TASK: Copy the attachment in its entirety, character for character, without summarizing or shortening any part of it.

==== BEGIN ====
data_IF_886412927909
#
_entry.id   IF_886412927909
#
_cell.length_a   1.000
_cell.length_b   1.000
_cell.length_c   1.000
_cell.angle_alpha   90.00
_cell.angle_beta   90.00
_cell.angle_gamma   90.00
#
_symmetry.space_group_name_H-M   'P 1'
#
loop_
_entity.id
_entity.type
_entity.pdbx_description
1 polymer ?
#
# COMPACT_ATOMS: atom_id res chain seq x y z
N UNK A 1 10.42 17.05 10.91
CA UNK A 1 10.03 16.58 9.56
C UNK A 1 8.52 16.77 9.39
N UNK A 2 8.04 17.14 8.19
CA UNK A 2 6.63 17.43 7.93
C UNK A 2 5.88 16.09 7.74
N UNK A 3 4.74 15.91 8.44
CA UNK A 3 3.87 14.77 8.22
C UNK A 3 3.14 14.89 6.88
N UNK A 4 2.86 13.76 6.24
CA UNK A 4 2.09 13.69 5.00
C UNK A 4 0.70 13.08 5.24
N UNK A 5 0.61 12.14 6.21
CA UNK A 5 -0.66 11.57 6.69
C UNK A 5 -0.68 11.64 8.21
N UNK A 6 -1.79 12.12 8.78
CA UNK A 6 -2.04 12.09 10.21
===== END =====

data_IF_886412927909
#
_entry.id   IF_886412927909
#
_cell.length_a   1.000
_cell.length_b   1.000
_cell.length_c   1.000
_cell.angle_alpha   90.00
_cell.angle_beta   90.00
_cell.angle_gamma   90.00
#
_symmetry.space_group_name_H-M   'P 1'
#
loop_
_entity.id
_entity.type
_entity.pdbx_description
1 polymer ?
#
# COMPACT_ATOMS: atom_id res chain seq x y z
N UNK A 1 10.42 17.05 10.91
CA UNK A 1 10.03 16.58 9.56
C UNK A 1 8.52 16.77 9.39
N UNK A 2 8.04 17.14 8.19
CA UNK A 2 6.63 17.43 7.93
C UNK A 2 5.88 16.09 7.74
N UNK A 3 4.74 15.91 8.44
CA UNK A 3 3.87 14.77 8.22
C UNK A 3 3.14 14.89 6.88
N UNK A 4 2.86 13.76 6.24
CA UNK A 4 2.09 13.69 5.00
C UNK A 4 0.70 13.08 5.24
N UNK A 5 0.61 12.14 6.21
CA UNK A 5 -0.66 11.57 6.69
C UNK A 5 -0.68 11.64 8.21
N UNK A 6 -1.79 12.12 8.78
CA UNK A 6 -2.04 12.09 10.21